Statistical analysis over many years of tracking insurance policies has shown that the existence of certain traditional insurance factors has value in predicting the risk associated with certain drivers and vehicles, including both the frequency of a future loss event, and the severity of that future loss event. For example, statistical analysis might show that there is greater risk of loss incurred in insuring a sports car driven by a teen age boy with multiple speeding tickets than there is in insuring a minivan driven by a middle aged woman with no moving violations. Thus, an insurance company may decide to not even offer insurance to the teen age driver, or if it does, to offer it at a much higher cost. Insurance companies evaluate multiple variables and factors to determine risk, and more accurate evaluations of risk improve the ability of insurance companies to maintain profitability by pricing and/or underwriting risk more accurately and appropriately, as well as to tailor product eligibility for specific individuals.

“Risk” is often viewed as a combination of predicted frequency and severity, where “frequency” predicts the probability that a loss event will occur within a given timeframe, and “severity” predicts the loss cost in dollars of that particular event. In the insurance industry, “severity” is routinely calculated by dividing loss dollars for a given timeframe by the number of claims within that same timeframe. Breaking risk down into different components can enable a better understanding of the risk, and that can help to improve the estimation of risk for a given situation. A better understanding of risk can lead to better correlations of risk to cost, which can minimize instances of mistakenly overcharging or undercharging for insurance. This can lead to better or more predictable profits for insurance companies, and ultimately more appropriate rates for consumers.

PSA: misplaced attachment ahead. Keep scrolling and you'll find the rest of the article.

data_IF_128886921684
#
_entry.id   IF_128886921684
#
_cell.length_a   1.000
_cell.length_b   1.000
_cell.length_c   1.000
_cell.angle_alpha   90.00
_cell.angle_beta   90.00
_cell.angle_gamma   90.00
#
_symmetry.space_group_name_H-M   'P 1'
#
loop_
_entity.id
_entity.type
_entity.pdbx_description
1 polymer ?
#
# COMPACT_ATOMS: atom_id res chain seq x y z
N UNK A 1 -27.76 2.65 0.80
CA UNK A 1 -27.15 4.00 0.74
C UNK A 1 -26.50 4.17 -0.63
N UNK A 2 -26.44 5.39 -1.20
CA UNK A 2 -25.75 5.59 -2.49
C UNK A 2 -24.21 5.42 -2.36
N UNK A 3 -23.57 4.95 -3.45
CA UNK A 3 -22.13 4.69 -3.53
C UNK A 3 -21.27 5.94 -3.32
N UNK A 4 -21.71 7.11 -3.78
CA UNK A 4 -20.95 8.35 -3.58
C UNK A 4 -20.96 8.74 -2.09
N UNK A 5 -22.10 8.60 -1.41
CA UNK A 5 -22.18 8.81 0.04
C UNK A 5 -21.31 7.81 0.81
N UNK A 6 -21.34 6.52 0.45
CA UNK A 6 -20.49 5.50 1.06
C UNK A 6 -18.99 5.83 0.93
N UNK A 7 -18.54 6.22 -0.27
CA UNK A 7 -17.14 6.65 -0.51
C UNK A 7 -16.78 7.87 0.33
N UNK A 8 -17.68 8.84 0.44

Insurance companies typically analyze historical carrier loss and premium data to create statistical models that estimate risk based primarily or entirely on that analysis. These models are used to assess expected risk. That assessment can be used by an insurance company to determine if a policy should be issued, or if it is issued, what rate should be charged for that policy. However, many insurance companies may have different determinations as to which traditional insurance factors (or data) have the greatest impact (or largest predictive value) on their customers, and thus a multitude of models can be used across insurance companies. Insurance companies use specific industry terms to describe and communicate insurance-related concepts. Knowledge of these terms can aid in understanding discussions of insurance policies and considerations. A few of these terms are defined below.

“Loss dollars” means actual dollars paid by an insurance carrier due to a claim or a group of claims incurred by a particular risk group.